High Tech Gender Selection
Proven to give you the best odds of having the desired gender, but at a high price.
MicroSort and PGD for baby gender selection are clinically proven and acknowledged by experts to give you the best odds of conceiving the gender of your choice. There is no doubt that these methods really work.
However, to use of any of the "high tech" methods, you have to give up the idea of making a baby at home in bed, and instead get pregnant using Assisted Reproductive Technologies (ART), techniques usually used only as a last resort by infertile couples who can't have a baby any other way.
Getting pregnant by IUI (artificial insemination) or IVF (in vitro fertilization) is no easy task. It's such a stressful experience, with giddy highs when your dream seems almost within your grasp, and devastating lows when it seems all hope is lost, that it's called the "emotional roller coaster". It's enormously expensive and inconvenient, you'll almost certainly need to try several times, and there's no guarantee of successfully getting pregnant and delivering a baby. In fact, there's a good chance you can empty your savings and wind up with no baby to show for it.
But for many women -- including myself -- the high tech route has made a dream come true, because if you can manage to get pregnant, your odds are indeed very high of having the son or daughter you're hoping for.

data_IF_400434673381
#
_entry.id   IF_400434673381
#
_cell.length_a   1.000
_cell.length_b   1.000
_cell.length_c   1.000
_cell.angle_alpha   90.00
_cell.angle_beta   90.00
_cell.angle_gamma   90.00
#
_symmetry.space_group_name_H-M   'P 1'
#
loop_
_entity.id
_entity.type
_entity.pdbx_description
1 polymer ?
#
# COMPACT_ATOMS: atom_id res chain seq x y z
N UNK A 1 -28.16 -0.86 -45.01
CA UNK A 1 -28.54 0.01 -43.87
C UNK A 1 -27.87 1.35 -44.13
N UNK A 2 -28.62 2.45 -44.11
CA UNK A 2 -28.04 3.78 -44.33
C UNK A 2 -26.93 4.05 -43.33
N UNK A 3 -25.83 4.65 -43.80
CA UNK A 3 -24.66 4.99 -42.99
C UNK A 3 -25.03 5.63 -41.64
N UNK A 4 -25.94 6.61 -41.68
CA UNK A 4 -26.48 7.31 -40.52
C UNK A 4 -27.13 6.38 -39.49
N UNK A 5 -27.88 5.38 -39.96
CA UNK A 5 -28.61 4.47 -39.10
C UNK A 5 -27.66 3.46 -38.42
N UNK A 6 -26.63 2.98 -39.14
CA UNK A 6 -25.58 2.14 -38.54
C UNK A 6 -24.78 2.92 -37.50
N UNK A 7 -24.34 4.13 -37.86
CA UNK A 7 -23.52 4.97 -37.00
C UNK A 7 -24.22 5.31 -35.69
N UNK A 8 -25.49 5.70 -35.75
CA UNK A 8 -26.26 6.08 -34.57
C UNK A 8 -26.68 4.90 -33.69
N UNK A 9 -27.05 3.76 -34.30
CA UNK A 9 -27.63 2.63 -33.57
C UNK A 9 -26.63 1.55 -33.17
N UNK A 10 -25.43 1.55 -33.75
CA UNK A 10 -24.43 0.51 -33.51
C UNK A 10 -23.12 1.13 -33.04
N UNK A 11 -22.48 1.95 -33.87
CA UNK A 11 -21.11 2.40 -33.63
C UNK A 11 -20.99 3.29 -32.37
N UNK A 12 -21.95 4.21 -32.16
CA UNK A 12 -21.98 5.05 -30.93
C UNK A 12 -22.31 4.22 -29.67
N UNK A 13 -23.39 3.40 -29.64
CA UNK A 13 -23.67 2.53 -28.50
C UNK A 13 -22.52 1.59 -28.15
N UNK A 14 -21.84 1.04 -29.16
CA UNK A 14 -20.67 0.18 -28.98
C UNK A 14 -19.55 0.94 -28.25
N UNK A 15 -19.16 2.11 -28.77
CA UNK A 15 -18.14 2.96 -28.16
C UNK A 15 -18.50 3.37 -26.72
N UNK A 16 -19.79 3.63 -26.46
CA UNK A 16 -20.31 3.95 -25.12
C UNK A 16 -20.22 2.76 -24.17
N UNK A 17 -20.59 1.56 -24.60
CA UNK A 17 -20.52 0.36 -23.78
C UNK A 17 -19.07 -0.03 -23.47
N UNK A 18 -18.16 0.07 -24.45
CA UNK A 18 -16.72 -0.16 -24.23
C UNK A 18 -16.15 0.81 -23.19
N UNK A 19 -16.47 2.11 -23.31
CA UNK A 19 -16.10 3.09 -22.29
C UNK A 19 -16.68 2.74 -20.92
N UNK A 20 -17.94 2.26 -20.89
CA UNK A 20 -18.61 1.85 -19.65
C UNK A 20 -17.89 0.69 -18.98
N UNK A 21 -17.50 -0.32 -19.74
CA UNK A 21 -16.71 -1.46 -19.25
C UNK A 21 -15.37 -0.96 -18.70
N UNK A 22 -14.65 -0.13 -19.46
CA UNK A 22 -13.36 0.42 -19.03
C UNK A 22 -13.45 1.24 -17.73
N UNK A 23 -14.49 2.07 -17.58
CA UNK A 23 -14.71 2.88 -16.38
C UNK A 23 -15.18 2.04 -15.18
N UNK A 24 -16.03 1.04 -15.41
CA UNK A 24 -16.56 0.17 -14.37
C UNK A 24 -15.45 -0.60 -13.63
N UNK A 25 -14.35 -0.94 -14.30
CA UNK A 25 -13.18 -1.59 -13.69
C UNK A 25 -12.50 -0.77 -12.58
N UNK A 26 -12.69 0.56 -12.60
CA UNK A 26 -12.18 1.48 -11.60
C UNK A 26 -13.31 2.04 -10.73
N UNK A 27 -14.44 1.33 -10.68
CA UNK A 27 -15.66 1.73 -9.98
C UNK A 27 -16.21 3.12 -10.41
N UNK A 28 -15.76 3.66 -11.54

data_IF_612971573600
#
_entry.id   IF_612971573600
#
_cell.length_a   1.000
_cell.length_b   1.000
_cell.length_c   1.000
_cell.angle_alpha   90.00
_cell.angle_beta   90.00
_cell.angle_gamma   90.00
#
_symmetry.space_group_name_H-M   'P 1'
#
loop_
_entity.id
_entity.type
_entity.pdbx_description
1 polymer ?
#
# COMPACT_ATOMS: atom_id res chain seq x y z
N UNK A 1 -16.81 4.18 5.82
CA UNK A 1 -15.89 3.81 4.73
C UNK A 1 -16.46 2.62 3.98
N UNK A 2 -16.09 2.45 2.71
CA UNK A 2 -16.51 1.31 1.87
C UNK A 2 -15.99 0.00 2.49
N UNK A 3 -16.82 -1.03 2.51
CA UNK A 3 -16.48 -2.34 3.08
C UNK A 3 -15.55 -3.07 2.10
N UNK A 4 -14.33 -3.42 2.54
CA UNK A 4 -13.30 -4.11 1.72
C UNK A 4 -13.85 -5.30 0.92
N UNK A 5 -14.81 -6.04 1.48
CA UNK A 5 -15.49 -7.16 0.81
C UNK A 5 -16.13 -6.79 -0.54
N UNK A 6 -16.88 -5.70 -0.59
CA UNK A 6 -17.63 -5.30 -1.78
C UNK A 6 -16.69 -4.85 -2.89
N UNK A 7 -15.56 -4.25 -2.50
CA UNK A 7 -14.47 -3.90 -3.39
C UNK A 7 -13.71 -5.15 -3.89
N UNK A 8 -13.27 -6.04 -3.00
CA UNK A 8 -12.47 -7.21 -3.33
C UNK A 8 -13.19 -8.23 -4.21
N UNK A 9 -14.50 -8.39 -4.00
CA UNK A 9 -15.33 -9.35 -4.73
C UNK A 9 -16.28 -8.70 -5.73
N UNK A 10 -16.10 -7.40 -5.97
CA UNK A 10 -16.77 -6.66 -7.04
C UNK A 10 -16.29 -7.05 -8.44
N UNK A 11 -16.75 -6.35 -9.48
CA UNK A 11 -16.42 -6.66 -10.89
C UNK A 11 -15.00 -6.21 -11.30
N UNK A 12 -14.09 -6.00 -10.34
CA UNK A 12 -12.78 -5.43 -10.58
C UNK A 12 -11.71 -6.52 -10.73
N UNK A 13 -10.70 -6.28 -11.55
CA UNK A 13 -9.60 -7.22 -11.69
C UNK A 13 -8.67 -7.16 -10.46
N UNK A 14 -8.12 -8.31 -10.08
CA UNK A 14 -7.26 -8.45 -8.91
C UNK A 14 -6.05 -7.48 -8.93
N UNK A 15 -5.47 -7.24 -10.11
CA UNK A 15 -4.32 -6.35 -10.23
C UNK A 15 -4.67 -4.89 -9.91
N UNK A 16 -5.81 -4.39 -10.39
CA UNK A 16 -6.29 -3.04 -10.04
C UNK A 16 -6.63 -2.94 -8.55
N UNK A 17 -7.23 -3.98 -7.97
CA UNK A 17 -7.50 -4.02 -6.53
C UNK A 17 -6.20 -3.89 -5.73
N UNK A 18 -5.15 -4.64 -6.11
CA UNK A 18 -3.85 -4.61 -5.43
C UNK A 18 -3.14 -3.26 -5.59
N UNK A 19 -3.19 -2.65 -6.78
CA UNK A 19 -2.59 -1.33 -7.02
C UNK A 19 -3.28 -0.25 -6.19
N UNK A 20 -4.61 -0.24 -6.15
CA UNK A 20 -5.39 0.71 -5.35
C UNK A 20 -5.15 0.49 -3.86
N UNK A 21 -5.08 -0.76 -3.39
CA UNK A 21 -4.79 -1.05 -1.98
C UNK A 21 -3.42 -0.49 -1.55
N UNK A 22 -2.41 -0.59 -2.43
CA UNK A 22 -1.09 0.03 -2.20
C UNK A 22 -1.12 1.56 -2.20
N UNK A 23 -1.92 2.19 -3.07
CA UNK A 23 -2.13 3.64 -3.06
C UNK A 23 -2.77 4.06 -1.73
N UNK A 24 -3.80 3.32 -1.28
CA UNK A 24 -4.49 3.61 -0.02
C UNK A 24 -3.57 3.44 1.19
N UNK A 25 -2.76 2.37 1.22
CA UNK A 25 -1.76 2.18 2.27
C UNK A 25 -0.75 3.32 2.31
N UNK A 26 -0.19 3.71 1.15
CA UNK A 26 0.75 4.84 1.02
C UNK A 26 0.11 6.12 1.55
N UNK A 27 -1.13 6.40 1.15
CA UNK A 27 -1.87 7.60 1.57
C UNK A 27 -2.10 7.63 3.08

MicroSort is a technique for separating X and Y sperm, with a success rate of 91% for a girl, and 76% for a boy. This is the only method proved to effectively sort X and Y sperm, and is available only in the US.
PGD is the only method which can guarantee the gender of your choice with virtually 100% accuracy, because embryos are tested for gender before being implanted in the mother's womb.
PGH, Preimplantation Genetic Haplotyping
PGH works the same way as PGD, except that the genetic testing technique is more advanced. This is a very new variation of PGD, with the first pregnancies announced in mid-2006. I do not see any reason for PGH to be used for gender selection rather than PGD; this technique should mainly be of value to parents who are carriers of rare genetic disorders.
The Ericsson method for sperm sorting is less expensive, and is widely available in the US in Europe.
However, it is not clinically proven to increase your chances of having the desired gender, and most experts dismiss this method as ineffective.
Any other sperm sorting or sperm separation method claimed to be used for gender selection falls into the "sperm spinning" category, and none have been proven effective.